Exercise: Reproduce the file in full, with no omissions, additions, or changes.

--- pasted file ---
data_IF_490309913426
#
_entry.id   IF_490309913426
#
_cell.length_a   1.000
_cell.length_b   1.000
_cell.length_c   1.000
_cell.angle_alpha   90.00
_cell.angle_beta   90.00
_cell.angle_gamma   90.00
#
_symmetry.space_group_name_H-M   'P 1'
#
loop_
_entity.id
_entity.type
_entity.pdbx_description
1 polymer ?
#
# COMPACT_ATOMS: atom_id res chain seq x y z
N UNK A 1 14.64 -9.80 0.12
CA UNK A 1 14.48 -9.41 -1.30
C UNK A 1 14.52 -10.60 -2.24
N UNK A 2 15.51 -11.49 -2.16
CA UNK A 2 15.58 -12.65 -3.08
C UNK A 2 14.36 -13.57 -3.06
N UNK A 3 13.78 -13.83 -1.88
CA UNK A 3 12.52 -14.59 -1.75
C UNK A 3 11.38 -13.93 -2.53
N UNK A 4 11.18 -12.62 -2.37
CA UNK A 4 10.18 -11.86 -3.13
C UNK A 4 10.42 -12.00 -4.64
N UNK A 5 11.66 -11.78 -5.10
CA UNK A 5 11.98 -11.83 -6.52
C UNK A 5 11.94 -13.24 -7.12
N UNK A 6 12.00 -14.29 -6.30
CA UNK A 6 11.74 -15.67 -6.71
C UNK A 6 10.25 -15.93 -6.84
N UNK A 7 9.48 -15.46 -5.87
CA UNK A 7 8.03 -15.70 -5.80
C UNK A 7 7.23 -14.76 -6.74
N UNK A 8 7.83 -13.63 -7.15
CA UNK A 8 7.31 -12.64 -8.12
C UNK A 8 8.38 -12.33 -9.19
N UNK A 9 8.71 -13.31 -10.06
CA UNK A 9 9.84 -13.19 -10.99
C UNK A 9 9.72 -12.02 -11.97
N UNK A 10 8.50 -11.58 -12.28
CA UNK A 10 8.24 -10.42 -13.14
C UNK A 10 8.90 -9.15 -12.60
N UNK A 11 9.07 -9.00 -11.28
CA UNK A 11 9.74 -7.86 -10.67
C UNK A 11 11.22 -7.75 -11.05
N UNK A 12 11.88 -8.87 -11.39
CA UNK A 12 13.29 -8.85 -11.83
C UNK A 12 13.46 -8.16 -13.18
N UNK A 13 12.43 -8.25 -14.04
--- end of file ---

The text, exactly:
data_IF_490309913426
#
_entry.id   IF_490309913426
#
_cell.length_a   1.000
_cell.length_b   1.000
_cell.length_c   1.000
_cell.angle_alpha   90.00
_cell.angle_beta   90.00
_cell.angle_gamma   90.00
#
_symmetry.space_group_name_H-M   'P 1'
#
loop_
_entity.id
_entity.type
_entity.pdbx_description
1 polymer ?
#
# COMPACT_ATOMS: atom_id res chain seq x y z
N UNK A 1 14.64 -9.80 0.12
CA UNK A 1 14.48 -9.41 -1.30
C UNK A 1 14.52 -10.60 -2.24
N UNK A 2 15.51 -11.49 -2.16
CA UNK A 2 15.58 -12.65 -3.08
C UNK A 2 14.36 -13.57 -3.06
N UNK A 3 13.78 -13.83 -1.88
CA UNK A 3 12.52 -14.59 -1.75
C UNK A 3 11.38 -13.93 -2.53
N UNK A 4 11.18 -12.62 -2.37
CA UNK A 4 10.18 -11.86 -3.13
C UNK A 4 10.42 -12.00 -4.64
N UNK A 5 11.66 -11.78 -5.10
CA UNK A 5 11.98 -11.83 -6.52
C UNK A 5 11.94 -13.24 -7.12
N UNK A 6 12.00 -14.29 -6.30
CA UNK A 6 11.74 -15.67 -6.71
C UNK A 6 10.25 -15.93 -6.84
N UNK A 7 9.48 -15.46 -5.87
CA UNK A 7 8.03 -15.70 -5.80
C UNK A 7 7.23 -14.76 -6.74
N UNK A 8 7.83 -13.63 -7.15
CA UNK A 8 7.31 -12.64 -8.12
C UNK A 8 8.38 -12.33 -9.19
N UNK A 9 8.71 -13.31 -10.06
CA UNK A 9 9.84 -13.19 -10.99
C UNK A 9 9.72 -12.02 -11.97
N UNK A 10 8.50 -11.58 -12.28
CA UNK A 10 8.24 -10.42 -13.14
C UNK A 10 8.90 -9.15 -12.60
N UNK A 11 9.07 -9.00 -11.28
CA UNK A 11 9.74 -7.86 -10.67
C UNK A 11 11.22 -7.75 -11.05
N UNK A 12 11.88 -8.87 -11.39
CA UNK A 12 13.29 -8.85 -11.83
C UNK A 12 13.46 -8.16 -13.18
N UNK A 13 12.43 -8.25 -14.04